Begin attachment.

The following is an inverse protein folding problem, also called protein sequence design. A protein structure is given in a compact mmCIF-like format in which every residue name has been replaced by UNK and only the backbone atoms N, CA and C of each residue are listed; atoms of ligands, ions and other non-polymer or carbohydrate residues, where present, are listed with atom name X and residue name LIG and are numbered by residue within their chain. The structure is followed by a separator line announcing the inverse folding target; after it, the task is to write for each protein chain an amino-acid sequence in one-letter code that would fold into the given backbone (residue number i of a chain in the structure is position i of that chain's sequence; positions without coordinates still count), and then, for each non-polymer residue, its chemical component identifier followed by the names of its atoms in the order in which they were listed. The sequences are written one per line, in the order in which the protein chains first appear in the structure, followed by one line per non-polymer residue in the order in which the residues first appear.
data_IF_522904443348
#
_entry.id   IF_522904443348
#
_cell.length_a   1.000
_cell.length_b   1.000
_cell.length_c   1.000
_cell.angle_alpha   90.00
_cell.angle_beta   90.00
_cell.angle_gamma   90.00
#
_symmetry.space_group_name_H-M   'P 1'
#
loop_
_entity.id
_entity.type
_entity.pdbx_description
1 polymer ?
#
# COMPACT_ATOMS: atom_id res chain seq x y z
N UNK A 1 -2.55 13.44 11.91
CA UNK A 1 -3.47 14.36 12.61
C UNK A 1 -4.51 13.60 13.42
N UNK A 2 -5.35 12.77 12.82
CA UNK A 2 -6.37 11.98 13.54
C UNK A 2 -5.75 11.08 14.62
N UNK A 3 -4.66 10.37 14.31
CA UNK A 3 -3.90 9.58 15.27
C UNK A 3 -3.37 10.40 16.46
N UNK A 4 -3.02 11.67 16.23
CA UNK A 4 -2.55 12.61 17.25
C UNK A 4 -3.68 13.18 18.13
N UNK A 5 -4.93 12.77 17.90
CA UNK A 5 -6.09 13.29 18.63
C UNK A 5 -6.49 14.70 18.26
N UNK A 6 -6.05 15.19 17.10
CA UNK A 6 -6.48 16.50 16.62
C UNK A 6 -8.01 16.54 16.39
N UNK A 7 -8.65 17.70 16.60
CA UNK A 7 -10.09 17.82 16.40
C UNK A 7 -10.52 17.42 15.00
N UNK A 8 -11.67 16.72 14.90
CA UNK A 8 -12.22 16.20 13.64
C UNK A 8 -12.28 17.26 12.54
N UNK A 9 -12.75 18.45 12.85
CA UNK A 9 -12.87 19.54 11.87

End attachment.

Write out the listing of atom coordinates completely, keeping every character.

The following is an inverse protein folding problem, also called protein sequence design. A protein structure is given in a compact mmCIF-like format in which every residue name has been replaced by UNK and only the backbone atoms N, CA and C of each residue are listed; atoms of ligands, ions and other non-polymer or carbohydrate residues, where present, are listed with atom name X and residue name LIG and are numbered by residue within their chain. The structure is followed by a separator line announcing the inverse folding target; after it, the task is to write for each protein chain an amino-acid sequence in one-letter code that would fold into the given backbone (residue number i of a chain in the structure is position i of that chain's sequence; positions without coordinates still count), and then, for each non-polymer residue, its chemical component identifier followed by the names of its atoms in the order in which they were listed. The sequences are written one per line, in the order in which the protein chains first appear in the structure, followed by one line per non-polymer residue in the order in which the residues first appear.
data_IF_522904443348
#
_entry.id   IF_522904443348
#
_cell.length_a   1.000
_cell.length_b   1.000
_cell.length_c   1.000
_cell.angle_alpha   90.00
_cell.angle_beta   90.00
_cell.angle_gamma   90.00
#
_symmetry.space_group_name_H-M   'P 1'
#
loop_
_entity.id
_entity.type
_entity.pdbx_description
1 polymer ?
#
# COMPACT_ATOMS: atom_id res chain seq x y z
N UNK A 1 -2.55 13.44 11.91
CA UNK A 1 -3.47 14.36 12.61
C UNK A 1 -4.51 13.60 13.42
N UNK A 2 -5.35 12.77 12.82
CA UNK A 2 -6.37 11.98 13.54
C UNK A 2 -5.75 11.08 14.62
N UNK A 3 -4.66 10.37 14.31
CA UNK A 3 -3.90 9.58 15.27
C UNK A 3 -3.37 10.40 16.46
N UNK A 4 -3.02 11.67 16.23
CA UNK A 4 -2.55 12.61 17.25
C UNK A 4 -3.68 13.18 18.13
N UNK A 5 -4.93 12.77 17.90
CA UNK A 5 -6.09 13.29 18.63
C UNK A 5 -6.49 14.70 18.26
N UNK A 6 -6.05 15.19 17.10
CA UNK A 6 -6.48 16.50 16.62
C UNK A 6 -8.01 16.54 16.39
N UNK A 7 -8.65 17.70 16.60
CA UNK A 7 -10.09 17.82 16.40
C UNK A 7 -10.52 17.42 15.00
N UNK A 8 -11.67 16.72 14.90
CA UNK A 8 -12.22 16.20 13.64
C UNK A 8 -12.28 17.26 12.54
N UNK A 9 -12.75 18.45 12.85
CA UNK A 9 -12.87 19.54 11.87